Childhood enemies discover the fine line between love and loathing in this heartfelt reimagining of Shakespeare’s The Taming of the Shrew.
Katerina Wilmot and Christopher Petruchio shared backyards as kids, but as adults they won’t even share the same hemisphere. That is, until Kate makes a rare visit home, and their fiery animosity rekindles into a raging inferno.
Despite their friends’ and families’ pleas for peace, Christopher is unconvinced Kate would willingly douse the flames of their enmity. But when a drunken Kate confesses she’s only been hostile because she thought he hated her, Christopher vows to make peace with Kate once and for all. Tempting as it is to be swept away by her nemesis-turned-gentleman, Kate isn’t sure she can trust his charming good-guy act.
When Christopher’s persistence and Kate’s curiosity lead to an impassioned kiss, they realize “peace” is the last thing that will ever be possible between them. As desire gives way to deeper feelings, Kate and Christopher must decide if it’s truly better to hate than to never risk their hearts—or if they already gave them away long ago.
Thank you PRH International for the free book!
I had never read one of Chloe Liese’s books but had heard great things about her. When I read the author’s note telling that the female character was neurodivergent (ADHD), that the male character had migraines I had great hopes! Add to it that she also is demisexual and you are in for great representation in the story.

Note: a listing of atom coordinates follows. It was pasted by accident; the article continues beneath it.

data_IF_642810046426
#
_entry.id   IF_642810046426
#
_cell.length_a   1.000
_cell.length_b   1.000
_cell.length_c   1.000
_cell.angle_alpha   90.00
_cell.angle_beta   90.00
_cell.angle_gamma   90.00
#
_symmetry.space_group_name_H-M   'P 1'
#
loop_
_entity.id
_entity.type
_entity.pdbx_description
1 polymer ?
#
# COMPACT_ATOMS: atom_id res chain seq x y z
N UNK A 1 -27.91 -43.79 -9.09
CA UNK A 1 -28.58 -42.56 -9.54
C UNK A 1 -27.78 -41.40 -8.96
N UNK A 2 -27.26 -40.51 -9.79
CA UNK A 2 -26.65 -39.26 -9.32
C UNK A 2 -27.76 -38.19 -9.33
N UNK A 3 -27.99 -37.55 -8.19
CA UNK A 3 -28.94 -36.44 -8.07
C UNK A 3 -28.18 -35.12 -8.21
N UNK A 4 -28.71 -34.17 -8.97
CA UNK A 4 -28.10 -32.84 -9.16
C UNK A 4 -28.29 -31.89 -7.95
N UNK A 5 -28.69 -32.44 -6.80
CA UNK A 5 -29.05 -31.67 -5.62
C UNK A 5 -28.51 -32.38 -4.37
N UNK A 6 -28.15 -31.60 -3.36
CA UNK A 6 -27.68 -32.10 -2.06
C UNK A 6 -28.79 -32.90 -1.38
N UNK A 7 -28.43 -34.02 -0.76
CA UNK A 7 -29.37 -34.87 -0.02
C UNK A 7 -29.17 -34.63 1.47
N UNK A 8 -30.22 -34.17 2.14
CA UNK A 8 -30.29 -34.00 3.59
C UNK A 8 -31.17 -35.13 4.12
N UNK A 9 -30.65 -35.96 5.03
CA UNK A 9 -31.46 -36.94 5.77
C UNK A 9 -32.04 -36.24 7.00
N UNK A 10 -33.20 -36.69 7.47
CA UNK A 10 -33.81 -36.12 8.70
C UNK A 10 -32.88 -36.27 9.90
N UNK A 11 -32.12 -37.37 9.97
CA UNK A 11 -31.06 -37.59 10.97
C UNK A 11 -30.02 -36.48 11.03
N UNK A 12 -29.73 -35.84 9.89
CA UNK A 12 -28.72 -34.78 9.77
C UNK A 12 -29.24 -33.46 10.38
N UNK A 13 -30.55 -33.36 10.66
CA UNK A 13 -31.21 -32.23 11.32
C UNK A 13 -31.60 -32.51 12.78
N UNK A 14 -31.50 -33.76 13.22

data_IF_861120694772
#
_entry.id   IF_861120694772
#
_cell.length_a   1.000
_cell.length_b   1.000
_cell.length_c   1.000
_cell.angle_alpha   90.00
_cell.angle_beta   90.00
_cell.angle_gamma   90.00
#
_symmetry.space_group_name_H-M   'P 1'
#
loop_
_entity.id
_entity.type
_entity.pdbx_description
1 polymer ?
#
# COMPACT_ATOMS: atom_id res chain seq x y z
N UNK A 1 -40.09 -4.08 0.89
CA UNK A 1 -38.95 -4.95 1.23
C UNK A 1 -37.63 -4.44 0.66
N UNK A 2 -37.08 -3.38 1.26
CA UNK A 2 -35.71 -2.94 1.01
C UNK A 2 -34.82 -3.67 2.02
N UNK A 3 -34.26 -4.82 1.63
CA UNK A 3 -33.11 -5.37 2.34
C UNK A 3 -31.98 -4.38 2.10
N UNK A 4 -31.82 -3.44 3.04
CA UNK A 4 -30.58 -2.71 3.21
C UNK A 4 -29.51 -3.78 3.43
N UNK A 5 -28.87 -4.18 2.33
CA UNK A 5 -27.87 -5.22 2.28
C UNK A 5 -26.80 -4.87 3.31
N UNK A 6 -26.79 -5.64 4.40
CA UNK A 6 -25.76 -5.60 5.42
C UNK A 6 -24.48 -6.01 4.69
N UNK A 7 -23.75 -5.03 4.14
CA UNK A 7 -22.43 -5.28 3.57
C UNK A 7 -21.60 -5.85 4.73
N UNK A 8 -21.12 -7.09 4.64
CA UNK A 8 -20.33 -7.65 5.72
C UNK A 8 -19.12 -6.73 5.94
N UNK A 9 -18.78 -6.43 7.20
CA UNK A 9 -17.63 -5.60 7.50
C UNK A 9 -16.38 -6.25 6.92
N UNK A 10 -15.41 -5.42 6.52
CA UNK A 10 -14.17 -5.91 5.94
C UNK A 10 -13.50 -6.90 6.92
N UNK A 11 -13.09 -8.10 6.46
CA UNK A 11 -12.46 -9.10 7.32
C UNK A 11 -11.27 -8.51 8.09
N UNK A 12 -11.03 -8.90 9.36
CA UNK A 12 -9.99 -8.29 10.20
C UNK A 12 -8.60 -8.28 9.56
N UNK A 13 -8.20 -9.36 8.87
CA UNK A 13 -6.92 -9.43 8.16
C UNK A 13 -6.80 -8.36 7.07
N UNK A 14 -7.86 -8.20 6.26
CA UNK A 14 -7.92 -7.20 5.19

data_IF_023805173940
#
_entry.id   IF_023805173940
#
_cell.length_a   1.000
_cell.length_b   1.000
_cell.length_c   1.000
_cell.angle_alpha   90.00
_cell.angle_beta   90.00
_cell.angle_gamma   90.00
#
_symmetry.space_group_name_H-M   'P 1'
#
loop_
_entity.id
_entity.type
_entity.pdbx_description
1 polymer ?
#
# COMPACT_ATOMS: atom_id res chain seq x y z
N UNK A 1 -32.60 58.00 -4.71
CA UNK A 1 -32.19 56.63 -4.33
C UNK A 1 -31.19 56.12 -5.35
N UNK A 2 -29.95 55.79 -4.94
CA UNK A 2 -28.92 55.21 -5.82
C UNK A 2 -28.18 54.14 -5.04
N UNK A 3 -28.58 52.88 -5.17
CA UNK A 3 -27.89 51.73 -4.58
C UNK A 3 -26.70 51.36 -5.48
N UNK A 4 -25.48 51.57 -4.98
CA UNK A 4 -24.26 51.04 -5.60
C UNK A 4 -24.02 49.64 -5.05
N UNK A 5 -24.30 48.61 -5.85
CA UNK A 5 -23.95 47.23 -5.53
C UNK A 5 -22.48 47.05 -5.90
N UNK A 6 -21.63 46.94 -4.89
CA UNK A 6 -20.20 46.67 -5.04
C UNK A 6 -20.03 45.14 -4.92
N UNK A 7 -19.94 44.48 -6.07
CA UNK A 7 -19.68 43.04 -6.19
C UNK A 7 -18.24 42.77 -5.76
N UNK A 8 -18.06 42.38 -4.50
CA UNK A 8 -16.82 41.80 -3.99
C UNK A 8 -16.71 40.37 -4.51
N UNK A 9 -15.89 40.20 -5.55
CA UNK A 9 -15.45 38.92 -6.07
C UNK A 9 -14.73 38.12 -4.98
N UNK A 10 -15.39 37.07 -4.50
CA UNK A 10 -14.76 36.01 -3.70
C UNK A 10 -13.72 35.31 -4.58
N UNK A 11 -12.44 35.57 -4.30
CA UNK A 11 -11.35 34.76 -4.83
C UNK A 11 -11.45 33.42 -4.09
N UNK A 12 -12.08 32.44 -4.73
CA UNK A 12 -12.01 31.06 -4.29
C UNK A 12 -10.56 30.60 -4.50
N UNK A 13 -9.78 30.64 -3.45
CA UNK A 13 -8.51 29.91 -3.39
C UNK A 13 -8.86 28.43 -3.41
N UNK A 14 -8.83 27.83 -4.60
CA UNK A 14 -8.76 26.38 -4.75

The blurb in a nutshell: Kate is a photographer focused on reporting all the world’s injustice. After she suffered from a damaged shoulder, she is coming home to her family but not able to find her place, feeling like an outsider as she always has.
She will bicker violently and repeatedly with Christopher, her neighbor who became like extended family to her parents and sister after he lost his parents.
The whole story will center around their “enemies to lovers” relationship with a side of self-growth for Kate.
Sadly, it took me a long time to fall into the story and the beginning felt like “another” enemies to lovers story.
I couldn’t understand why these two seemed to hate each other so much. There was no major event that started everything and instead of a relatively light banter, Kate went for the jugular every time. Add to it that Kate was also very prickly and held many people at arm’s length and I had a hard time connecting with her.
The more Kate opened up to others and found her place in that new life, getting a job, going to paintball events with friends and family the more I warmed to her.
The last 30% really highlighted the character “flaws”: chronic migraines for Christopher and ADHD with demi sexuality for Kate. That made the characters vulnerable, true and much more approachable.
That’s when Chloe Liese finally won me over yet it was a bit late hence the 3 stars rating today.
If you love an enemies to lovers/age gap romance with neurodivergent this might work better for you than it did for me. 😊
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Thanks for reading!